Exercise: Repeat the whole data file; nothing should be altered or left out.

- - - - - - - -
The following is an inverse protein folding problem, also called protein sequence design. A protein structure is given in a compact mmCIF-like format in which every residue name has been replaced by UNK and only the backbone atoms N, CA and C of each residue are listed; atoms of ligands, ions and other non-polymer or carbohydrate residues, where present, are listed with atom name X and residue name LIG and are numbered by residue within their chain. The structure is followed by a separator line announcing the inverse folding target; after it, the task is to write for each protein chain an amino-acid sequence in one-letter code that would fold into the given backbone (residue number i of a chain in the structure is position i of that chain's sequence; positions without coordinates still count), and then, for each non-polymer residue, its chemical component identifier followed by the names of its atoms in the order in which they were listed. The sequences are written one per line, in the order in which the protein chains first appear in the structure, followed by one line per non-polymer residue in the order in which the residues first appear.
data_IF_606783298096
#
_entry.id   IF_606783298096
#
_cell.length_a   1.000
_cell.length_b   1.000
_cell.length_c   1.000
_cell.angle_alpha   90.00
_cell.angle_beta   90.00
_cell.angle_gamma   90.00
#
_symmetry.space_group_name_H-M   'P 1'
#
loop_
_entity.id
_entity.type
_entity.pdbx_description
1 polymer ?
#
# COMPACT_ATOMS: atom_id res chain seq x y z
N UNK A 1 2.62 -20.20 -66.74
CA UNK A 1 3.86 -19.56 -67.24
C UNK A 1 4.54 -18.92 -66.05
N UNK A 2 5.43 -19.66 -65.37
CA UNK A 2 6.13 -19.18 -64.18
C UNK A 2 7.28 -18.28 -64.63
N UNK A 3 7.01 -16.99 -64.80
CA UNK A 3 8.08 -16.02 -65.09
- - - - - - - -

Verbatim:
The following is an inverse protein folding problem, also called protein sequence design. A protein structure is given in a compact mmCIF-like format in which every residue name has been replaced by UNK and only the backbone atoms N, CA and C of each residue are listed; atoms of ligands, ions and other non-polymer or carbohydrate residues, where present, are listed with atom name X and residue name LIG and are numbered by residue within their chain. The structure is followed by a separator line announcing the inverse folding target; after it, the task is to write for each protein chain an amino-acid sequence in one-letter code that would fold into the given backbone (residue number i of a chain in the structure is position i of that chain's sequence; positions without coordinates still count), and then, for each non-polymer residue, its chemical component identifier followed by the names of its atoms in the order in which they were listed. The sequences are written one per line, in the order in which the protein chains first appear in the structure, followed by one line per non-polymer residue in the order in which the residues first appear.
data_IF_606783298096
#
_entry.id   IF_606783298096
#
_cell.length_a   1.000
_cell.length_b   1.000
_cell.length_c   1.000
_cell.angle_alpha   90.00
_cell.angle_beta   90.00
_cell.angle_gamma   90.00
#
_symmetry.space_group_name_H-M   'P 1'
#
loop_
_entity.id
_entity.type
_entity.pdbx_description
1 polymer ?
#
# COMPACT_ATOMS: atom_id res chain seq x y z
N UNK A 1 2.62 -20.20 -66.74
CA UNK A 1 3.86 -19.56 -67.24
C UNK A 1 4.54 -18.92 -66.05
N UNK A 2 5.43 -19.66 -65.37
CA UNK A 2 6.13 -19.18 -64.18
C UNK A 2 7.28 -18.28 -64.63
N UNK A 3 7.01 -16.99 -64.80
CA UNK A 3 8.08 -16.02 -65.09